Josh Brolin can be found on the small screen for the first time in 19 years this week in Amazon’s Outer Range, a Wyoming rancher tale with a decidedly supernatural twist. Netflix has the second season of its surreal Russian Doll, Melissa James Gibson's latest show, Anatomy of a Scandal, and true-crime documentary Conversation with a Killer: The John Wayne Gacy Tapes. Meanwhile, Showtime features ensemble series The First Ladies, starring Viola Davis as Michelle Obama, Michelle Pfeiffer as Betty Ford and Gillian Anderson as Eleanor Roosevelt. Showtime will also present documentary Cypress Hill: Insane In The Brain, which will be released on…. you guessed it, 4/20. Here's what's upstream:
Killing It (Peacock, April 14)
Craig Robinson stars in this half-hour comedy series created by Brooklyn Nine-Nine producers Luke Del Tredici and Dan Goor as a security guard who, via an Uber driver, enters the world of python hunting to get rich. Robinson, who has played many memorable character roles in successful shows including Darryl Philbin in NBC's The Office and Reg Mackworthy in HBO's Eastbound & Down, has also starred in two previous not-so-successful series, Mr. Robinson and Ghosted. The third time could be a charm for Robinson, who also serves as an executive producer on the 10-episode Killing It. Robinson's co-stars include Claudia O’Doherty (Trainwreck) Stephanie Nogueras (The Good Fight) and Rell Battle (Black-ish) and a ton of big snakes.
Not So Pretty (HBO Max, April 14)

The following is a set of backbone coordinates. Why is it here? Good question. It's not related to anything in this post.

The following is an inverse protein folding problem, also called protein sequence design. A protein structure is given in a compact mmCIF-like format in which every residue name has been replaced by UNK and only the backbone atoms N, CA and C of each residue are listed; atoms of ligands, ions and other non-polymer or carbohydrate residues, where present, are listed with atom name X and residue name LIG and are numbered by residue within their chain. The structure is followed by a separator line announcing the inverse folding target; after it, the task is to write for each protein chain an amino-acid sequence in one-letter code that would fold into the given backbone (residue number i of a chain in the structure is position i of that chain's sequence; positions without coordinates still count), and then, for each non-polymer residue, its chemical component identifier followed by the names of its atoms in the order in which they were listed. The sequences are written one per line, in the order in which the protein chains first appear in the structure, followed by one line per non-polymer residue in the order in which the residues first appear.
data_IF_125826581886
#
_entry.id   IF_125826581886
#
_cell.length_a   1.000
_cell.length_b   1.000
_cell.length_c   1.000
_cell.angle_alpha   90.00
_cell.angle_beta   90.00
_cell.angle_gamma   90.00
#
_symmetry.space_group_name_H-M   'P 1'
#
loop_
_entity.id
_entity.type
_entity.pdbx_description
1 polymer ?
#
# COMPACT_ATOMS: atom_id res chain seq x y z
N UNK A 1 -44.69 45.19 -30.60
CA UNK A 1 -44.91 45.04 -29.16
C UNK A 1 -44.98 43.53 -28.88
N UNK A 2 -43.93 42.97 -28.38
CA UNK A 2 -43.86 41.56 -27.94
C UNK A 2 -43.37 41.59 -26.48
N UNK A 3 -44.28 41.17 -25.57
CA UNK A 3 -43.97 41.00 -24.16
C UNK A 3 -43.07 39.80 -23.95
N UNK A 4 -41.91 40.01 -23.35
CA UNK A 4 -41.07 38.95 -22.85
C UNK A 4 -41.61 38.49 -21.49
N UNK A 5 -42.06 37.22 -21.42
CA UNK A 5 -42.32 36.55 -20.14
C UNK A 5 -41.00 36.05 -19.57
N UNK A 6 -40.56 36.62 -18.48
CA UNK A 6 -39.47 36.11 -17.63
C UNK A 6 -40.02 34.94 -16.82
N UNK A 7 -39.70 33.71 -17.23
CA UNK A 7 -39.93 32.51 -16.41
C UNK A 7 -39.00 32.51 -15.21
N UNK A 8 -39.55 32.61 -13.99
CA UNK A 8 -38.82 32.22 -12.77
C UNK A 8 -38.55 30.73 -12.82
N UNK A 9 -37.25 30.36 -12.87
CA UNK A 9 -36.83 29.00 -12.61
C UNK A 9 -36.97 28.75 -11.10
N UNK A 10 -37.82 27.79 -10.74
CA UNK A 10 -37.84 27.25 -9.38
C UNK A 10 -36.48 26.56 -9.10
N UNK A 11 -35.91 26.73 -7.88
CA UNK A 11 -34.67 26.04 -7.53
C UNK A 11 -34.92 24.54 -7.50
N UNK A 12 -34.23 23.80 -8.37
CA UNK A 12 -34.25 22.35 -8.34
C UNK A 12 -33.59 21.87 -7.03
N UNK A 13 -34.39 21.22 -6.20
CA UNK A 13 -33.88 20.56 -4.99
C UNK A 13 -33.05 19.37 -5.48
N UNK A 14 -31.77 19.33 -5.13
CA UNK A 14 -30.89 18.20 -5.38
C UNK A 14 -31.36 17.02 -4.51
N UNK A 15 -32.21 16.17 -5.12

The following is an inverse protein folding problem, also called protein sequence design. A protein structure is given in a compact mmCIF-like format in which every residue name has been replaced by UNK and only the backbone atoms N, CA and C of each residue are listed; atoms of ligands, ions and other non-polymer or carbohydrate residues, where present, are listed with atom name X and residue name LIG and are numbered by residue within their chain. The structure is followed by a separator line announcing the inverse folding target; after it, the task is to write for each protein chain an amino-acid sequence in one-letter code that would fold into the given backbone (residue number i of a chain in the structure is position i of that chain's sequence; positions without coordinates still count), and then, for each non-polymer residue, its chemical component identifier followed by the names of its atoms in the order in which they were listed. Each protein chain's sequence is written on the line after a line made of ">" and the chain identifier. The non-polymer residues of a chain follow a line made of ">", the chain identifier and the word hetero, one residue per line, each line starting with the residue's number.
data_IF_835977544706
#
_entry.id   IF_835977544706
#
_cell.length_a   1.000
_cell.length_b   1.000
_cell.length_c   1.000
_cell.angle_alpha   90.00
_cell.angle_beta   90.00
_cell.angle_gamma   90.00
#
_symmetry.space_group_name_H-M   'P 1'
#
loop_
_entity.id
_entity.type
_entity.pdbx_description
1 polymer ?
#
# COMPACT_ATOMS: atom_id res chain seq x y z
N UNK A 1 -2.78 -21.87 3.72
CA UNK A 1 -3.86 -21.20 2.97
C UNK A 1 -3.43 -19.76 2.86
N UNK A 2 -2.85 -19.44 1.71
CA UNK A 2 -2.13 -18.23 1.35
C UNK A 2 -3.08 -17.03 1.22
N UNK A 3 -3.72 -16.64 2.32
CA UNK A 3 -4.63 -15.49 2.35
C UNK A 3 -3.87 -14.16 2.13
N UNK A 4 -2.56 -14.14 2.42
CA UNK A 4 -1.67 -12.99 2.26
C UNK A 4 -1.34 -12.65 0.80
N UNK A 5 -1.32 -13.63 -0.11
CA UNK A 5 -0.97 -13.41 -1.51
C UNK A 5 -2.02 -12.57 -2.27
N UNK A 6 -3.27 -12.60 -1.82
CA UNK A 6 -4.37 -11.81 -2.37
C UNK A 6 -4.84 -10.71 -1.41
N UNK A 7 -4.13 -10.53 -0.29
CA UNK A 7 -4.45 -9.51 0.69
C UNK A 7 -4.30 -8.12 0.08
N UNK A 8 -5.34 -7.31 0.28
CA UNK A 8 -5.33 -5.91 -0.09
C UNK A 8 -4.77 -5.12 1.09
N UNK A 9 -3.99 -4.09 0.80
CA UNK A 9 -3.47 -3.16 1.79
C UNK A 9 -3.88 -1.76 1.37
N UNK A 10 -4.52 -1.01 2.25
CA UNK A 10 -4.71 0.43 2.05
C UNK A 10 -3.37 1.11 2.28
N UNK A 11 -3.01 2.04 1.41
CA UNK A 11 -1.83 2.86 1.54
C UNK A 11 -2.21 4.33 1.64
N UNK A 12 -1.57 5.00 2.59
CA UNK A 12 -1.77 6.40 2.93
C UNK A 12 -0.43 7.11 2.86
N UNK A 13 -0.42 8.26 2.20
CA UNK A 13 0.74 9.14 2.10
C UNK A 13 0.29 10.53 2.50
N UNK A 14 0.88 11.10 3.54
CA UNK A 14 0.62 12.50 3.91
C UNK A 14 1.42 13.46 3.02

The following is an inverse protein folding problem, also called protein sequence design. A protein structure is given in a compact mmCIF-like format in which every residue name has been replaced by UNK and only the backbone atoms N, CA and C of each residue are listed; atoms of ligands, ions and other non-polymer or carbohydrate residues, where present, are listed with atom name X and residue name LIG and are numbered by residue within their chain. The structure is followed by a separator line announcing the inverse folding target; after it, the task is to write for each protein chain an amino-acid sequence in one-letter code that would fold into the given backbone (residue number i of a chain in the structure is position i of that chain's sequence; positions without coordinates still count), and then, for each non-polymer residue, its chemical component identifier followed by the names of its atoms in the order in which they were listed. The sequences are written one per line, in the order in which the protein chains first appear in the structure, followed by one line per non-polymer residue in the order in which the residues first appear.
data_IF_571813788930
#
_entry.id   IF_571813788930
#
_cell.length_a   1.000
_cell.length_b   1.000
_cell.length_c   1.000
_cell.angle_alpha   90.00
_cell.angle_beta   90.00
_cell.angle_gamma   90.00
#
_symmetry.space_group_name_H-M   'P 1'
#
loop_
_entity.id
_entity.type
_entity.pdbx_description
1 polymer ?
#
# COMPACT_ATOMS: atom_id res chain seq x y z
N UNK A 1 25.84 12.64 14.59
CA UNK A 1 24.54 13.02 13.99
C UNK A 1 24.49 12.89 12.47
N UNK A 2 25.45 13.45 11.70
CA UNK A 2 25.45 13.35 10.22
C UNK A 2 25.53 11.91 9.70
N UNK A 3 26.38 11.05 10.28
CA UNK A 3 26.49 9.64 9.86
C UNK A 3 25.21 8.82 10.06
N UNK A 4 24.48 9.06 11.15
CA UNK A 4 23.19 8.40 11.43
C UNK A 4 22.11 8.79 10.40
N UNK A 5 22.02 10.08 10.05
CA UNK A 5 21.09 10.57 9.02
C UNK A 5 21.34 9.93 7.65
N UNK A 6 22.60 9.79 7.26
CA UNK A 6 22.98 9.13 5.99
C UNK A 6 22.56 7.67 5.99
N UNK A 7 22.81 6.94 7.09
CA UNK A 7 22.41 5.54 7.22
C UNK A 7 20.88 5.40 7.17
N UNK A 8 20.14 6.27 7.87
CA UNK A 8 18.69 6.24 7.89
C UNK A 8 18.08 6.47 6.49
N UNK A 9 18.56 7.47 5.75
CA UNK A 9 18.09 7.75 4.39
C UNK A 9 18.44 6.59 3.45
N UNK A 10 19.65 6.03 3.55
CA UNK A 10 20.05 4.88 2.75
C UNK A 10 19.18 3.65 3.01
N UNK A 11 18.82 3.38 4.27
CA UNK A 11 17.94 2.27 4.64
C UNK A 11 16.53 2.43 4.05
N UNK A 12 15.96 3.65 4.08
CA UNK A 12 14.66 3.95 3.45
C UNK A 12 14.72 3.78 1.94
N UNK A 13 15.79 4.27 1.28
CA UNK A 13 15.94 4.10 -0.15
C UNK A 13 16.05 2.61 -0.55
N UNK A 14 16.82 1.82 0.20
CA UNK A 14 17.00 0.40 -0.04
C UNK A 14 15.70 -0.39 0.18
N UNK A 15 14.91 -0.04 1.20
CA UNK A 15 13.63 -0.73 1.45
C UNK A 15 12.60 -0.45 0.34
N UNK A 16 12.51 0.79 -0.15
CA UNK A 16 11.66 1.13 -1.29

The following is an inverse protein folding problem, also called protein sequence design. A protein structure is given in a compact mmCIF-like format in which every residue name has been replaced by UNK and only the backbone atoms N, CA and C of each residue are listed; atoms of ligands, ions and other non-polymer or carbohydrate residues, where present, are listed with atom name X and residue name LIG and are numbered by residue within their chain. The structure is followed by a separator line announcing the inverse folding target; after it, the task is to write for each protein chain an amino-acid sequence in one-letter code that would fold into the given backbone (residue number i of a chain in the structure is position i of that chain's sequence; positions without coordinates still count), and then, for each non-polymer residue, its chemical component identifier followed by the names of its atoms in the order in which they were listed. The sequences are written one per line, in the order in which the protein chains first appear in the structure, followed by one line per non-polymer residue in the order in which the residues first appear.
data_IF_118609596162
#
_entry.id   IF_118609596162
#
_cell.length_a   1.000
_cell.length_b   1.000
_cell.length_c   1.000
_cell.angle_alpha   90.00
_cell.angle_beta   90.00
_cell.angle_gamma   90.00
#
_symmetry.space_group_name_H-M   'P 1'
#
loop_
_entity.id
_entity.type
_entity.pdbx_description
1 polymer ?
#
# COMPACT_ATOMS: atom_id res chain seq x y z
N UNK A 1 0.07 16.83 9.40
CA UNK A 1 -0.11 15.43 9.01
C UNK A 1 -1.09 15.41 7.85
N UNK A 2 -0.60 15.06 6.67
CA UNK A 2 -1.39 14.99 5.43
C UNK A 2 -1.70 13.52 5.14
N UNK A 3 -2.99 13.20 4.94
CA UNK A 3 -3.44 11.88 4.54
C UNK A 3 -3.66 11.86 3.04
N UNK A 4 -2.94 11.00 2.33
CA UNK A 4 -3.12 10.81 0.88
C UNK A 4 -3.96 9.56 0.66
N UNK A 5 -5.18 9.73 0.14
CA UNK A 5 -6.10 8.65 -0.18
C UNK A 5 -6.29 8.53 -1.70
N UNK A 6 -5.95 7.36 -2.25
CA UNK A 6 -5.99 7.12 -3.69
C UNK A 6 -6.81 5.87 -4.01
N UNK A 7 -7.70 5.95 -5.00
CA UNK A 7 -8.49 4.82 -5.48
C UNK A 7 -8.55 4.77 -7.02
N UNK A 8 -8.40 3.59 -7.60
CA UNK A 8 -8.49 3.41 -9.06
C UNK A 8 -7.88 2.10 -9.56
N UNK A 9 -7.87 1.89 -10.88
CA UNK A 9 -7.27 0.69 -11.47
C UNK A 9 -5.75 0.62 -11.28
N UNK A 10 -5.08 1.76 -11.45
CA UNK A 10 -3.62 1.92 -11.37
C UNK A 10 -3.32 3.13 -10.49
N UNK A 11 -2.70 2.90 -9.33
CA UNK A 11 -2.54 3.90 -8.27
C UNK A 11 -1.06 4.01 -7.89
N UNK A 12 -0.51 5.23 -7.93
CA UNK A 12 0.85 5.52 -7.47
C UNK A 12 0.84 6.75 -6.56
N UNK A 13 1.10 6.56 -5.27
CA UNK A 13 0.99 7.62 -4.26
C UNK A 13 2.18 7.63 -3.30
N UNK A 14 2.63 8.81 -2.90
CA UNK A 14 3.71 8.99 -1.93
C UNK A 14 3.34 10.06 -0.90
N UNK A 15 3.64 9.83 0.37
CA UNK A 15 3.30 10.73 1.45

Longtime documentary filmmakers Amy Ziering and Kirby Dick are good at exposing the underbelly of tough issues ranging from rape crimes on U.S. college campuses (The Hunting Ground), to the epidemic of rape of soldiers within the U.S. military (Invisible War) to hip-hop mogul Russell Simmons alleged sexual misconduct (On The Record). Their latest four-part docuseries is an expose of the trillion-dollar cosmetics, beauty and personal care industry. Turns out that some hair, nail, skin and makeup products contain toxic chemicals like, say asbestos. “Not So Pretty won’t be the most entertaining documentary you’ll ever watch, nor the most artful nor the most moving — though it’s at least entertaining, artful and moving enough to keep a viewer engaged. But it’s valuable as the start of a larger conversation to be had about the hidden dangers of the beauty industry, for consumers and viewers alike, wrote The Hollywood Reporter’s Angie Han.
Roar (Apple TV Plus, April 15)
Based on the eponymous short story collection by Cecelia Ahern, this anthology series uses dark comedy and magical realism to explore how women deal with adversity in today’s world. Each of the eight standalone episodes tackles a different situation and features different actresses in leading roles, including Nicole Kidman, Issa Rae (Insecure), Merritt Wever (Marriage Story), Cynthia Erivo (Genius) and Alison Brie (Glow). Co-created by Liz Flahive and Carly Mensch (Glow) the series also features an impressive co-star line-up including Judy Davis (Feud), Alfred Molina (Spider-Man: No Way Home) and Simon Baker (The Mentalist). Roar is executive produced by Kidman and is her latest successful book-to-screen adaptation following Big Little Lies, The Undoing and Nine Perfect Strangers. The actress has good taste in books, making Roar a promising watch. "Tones and takeaways may change, but the show’s consistent howl is motivating. Roar recognizes how much time it has to deliver its messages, making the most of its 30 minutes, each and every time," wrote Ben Travers for IndieWire.